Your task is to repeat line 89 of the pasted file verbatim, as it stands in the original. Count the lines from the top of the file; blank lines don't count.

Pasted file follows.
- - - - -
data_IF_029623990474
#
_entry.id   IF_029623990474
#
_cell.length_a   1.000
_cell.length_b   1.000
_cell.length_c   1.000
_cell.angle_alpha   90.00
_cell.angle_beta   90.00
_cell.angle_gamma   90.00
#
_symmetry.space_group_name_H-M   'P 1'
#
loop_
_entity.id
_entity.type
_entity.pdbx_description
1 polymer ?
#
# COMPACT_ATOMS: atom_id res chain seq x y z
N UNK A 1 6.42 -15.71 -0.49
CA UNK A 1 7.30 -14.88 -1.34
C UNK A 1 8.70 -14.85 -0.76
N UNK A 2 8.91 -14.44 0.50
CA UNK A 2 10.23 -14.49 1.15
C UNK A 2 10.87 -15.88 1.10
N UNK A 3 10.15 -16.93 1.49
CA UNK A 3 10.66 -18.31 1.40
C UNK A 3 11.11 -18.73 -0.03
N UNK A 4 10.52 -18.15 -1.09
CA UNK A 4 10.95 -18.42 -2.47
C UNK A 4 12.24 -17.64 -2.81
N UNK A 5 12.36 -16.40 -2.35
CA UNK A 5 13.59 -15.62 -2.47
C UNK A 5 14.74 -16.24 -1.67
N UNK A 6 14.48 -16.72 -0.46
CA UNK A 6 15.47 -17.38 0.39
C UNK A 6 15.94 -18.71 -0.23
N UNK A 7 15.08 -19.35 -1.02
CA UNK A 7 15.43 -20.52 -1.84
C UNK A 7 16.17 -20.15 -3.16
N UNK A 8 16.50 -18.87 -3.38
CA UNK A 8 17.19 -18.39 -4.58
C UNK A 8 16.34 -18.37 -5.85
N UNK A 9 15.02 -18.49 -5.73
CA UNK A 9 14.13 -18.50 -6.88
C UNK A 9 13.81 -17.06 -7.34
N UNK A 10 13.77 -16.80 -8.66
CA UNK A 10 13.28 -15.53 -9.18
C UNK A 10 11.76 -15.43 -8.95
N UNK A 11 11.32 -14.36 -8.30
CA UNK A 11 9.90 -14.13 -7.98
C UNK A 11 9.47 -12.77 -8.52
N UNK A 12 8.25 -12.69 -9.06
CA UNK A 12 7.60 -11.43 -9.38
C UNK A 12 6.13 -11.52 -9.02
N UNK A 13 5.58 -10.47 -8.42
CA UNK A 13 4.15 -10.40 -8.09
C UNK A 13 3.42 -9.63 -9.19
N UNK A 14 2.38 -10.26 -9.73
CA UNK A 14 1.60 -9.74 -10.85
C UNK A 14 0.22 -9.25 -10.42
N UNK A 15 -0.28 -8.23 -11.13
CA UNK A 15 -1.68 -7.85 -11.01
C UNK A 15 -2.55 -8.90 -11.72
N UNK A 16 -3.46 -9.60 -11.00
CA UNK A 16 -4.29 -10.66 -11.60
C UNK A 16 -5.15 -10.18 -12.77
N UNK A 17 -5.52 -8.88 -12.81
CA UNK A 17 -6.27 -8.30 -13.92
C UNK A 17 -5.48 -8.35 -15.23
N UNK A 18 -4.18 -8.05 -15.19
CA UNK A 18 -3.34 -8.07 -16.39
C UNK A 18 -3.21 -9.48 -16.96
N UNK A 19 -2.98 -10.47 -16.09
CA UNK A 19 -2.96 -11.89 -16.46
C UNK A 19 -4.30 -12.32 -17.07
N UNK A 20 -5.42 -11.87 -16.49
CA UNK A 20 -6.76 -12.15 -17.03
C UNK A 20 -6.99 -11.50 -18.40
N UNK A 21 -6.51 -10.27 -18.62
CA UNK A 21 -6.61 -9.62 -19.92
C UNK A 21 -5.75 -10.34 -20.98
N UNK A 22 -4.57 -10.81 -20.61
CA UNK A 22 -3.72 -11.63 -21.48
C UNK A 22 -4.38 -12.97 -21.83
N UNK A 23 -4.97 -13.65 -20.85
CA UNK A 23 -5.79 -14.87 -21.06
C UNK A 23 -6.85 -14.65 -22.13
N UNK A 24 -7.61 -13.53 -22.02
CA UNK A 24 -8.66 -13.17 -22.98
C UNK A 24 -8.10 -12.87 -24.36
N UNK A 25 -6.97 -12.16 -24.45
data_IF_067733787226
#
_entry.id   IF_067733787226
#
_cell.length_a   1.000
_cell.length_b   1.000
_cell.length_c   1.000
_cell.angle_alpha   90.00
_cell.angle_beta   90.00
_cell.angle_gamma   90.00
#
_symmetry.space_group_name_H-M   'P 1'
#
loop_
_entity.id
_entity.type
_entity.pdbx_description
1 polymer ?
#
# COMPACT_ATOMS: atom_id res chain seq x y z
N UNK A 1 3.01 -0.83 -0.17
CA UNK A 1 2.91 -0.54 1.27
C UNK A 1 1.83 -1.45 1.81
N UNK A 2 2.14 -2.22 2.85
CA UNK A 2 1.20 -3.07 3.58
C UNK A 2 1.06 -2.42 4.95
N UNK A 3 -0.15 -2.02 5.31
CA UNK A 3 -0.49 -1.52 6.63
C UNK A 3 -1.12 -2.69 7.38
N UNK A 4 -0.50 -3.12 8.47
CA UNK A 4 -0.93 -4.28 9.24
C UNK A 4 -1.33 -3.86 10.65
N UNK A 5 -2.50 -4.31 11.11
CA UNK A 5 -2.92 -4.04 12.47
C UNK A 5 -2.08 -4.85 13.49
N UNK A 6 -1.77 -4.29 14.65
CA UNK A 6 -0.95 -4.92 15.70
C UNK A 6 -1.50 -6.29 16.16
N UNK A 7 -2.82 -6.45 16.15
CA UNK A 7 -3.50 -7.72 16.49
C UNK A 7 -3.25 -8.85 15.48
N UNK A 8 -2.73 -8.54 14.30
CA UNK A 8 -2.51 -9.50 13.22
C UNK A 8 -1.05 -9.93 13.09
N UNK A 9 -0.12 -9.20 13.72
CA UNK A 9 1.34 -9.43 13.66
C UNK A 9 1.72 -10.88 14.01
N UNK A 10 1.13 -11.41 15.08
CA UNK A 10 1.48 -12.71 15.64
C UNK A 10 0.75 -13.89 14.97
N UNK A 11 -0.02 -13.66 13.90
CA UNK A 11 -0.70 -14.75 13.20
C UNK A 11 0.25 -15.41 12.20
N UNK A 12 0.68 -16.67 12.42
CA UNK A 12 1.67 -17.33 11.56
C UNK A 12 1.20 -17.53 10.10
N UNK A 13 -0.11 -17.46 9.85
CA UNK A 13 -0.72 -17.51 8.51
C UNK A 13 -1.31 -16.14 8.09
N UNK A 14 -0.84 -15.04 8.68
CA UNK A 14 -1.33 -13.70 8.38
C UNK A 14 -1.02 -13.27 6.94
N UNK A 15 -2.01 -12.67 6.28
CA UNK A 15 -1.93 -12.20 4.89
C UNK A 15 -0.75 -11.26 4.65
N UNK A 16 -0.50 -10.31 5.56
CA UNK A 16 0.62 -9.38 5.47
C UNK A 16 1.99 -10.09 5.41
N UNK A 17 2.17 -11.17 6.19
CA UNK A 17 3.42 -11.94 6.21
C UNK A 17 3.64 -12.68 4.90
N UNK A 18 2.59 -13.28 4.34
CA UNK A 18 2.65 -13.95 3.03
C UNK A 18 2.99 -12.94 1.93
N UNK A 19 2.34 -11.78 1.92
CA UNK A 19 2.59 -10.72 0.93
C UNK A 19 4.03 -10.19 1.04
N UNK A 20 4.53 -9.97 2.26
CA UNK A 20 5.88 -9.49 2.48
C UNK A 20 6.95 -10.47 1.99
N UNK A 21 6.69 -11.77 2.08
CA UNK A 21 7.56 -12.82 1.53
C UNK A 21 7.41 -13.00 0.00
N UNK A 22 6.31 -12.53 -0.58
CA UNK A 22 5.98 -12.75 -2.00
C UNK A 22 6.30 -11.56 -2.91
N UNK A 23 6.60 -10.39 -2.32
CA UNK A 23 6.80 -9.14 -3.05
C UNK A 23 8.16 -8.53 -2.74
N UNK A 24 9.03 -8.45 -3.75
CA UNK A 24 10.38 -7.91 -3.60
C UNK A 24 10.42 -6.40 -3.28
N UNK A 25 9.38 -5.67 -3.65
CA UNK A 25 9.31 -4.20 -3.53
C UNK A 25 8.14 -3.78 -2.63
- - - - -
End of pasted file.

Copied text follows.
C UNK A 23 -6.85 -14.65 -22.13